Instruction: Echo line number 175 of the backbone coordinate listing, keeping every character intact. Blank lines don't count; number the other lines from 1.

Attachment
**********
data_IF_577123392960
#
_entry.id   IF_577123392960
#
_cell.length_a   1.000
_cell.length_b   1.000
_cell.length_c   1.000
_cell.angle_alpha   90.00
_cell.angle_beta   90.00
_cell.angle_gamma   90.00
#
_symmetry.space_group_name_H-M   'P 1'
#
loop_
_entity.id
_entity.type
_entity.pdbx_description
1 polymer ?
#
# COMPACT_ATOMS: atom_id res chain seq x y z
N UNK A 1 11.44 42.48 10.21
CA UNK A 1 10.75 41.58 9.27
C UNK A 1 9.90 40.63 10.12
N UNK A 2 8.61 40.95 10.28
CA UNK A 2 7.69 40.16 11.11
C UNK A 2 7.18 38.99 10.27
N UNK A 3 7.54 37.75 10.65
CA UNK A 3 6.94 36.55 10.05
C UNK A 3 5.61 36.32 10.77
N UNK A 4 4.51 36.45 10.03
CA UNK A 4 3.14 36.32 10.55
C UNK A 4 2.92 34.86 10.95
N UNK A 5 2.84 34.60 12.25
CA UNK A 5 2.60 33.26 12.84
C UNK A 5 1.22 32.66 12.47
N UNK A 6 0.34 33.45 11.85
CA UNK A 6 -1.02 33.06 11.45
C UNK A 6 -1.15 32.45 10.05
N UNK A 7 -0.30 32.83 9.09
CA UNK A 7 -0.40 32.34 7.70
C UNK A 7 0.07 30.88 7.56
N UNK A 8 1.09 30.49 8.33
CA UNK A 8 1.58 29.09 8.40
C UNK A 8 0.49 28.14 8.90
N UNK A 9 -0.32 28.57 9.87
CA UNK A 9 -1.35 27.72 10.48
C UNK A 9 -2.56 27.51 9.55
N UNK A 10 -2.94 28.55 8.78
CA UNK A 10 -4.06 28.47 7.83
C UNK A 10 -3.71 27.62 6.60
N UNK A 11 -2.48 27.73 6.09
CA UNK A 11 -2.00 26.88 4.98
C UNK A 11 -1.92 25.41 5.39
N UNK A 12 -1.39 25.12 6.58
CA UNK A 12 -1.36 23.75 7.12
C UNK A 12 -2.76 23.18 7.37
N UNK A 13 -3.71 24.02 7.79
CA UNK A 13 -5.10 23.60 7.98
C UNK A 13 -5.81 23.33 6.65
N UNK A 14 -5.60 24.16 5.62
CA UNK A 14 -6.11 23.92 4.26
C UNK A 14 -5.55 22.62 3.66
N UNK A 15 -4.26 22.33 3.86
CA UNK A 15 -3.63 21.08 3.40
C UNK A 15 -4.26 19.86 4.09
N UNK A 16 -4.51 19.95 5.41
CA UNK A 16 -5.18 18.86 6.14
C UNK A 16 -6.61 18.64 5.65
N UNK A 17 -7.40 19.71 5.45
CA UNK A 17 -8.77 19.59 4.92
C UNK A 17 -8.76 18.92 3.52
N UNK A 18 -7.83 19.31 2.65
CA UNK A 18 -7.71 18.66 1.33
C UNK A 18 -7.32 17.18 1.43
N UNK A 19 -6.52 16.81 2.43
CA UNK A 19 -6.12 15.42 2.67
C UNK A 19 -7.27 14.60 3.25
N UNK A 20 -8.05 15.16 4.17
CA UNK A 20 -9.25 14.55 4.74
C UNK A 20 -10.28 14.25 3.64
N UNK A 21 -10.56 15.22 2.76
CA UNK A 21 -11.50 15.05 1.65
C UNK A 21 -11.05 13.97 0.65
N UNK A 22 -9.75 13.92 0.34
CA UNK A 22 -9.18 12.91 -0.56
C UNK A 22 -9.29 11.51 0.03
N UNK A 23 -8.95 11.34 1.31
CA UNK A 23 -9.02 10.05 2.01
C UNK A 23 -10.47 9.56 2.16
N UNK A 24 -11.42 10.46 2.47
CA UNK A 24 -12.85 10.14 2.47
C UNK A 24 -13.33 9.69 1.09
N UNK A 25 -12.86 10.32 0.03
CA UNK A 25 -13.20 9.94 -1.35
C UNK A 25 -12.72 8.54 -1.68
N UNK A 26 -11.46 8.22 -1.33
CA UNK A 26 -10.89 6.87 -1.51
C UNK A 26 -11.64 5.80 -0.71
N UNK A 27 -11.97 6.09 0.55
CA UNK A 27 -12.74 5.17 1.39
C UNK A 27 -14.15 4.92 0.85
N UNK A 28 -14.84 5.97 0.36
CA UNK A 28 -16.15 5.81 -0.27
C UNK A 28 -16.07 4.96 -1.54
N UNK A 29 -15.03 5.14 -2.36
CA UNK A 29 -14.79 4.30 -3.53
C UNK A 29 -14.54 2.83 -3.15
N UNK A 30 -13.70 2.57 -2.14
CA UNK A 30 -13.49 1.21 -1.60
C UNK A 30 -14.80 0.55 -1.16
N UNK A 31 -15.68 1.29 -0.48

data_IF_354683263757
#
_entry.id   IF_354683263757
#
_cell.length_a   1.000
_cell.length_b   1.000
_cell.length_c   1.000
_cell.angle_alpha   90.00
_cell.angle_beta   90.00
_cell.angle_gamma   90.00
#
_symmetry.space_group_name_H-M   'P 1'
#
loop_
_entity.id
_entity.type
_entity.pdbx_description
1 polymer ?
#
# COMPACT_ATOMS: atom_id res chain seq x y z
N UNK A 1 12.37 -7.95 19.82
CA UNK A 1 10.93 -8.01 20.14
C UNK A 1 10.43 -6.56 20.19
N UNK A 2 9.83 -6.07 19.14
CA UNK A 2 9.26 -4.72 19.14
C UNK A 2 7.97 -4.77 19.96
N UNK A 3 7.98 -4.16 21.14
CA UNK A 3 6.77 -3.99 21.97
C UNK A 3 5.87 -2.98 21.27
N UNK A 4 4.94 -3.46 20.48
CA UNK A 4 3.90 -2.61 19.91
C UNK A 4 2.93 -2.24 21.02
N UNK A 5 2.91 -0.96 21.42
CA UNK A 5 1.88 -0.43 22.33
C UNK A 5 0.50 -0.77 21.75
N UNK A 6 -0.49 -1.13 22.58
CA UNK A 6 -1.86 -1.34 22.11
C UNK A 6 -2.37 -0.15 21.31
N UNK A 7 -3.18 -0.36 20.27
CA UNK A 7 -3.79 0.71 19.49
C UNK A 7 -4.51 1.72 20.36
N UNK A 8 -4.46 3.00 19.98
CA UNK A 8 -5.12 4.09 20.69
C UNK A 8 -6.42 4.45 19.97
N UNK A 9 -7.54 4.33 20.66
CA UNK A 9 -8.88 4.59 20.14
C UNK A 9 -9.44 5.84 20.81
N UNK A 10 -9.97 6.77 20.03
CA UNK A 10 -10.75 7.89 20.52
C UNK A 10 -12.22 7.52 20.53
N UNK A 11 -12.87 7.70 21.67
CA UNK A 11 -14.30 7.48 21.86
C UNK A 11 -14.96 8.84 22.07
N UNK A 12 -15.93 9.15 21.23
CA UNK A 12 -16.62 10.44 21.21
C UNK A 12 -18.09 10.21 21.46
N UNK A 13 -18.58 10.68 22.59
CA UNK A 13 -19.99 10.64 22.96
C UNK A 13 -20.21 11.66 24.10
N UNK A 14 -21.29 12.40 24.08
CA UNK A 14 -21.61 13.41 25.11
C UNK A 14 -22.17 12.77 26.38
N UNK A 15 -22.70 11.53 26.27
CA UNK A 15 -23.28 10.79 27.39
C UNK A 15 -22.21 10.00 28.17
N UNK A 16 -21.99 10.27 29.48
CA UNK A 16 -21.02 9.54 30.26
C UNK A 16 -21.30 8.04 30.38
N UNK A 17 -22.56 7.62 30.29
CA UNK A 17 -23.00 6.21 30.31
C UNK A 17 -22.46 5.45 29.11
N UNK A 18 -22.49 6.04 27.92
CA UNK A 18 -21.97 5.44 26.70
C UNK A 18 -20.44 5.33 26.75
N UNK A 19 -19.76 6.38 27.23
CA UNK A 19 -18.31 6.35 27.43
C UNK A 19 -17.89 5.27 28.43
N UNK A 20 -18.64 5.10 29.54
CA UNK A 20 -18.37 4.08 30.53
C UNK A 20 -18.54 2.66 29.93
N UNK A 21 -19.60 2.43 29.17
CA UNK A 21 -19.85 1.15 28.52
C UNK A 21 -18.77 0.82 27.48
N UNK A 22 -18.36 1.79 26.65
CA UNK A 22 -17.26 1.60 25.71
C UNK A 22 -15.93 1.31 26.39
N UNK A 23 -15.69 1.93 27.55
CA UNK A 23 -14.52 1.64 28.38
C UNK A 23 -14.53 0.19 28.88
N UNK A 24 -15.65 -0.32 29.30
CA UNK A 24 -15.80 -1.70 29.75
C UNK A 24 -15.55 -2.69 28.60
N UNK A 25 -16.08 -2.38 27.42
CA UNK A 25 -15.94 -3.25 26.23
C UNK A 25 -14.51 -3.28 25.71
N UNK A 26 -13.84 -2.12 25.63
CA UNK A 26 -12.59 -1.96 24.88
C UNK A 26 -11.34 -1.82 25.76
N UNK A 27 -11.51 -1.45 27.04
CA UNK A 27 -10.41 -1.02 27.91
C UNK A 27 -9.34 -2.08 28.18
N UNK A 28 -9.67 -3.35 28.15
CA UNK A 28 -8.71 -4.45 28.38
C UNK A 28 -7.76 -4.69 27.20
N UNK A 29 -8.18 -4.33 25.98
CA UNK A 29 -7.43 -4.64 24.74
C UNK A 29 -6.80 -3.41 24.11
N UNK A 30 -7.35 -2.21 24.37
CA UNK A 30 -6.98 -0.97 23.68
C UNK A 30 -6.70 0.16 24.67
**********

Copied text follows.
CA UNK A 15 -23.28 10.79 27.39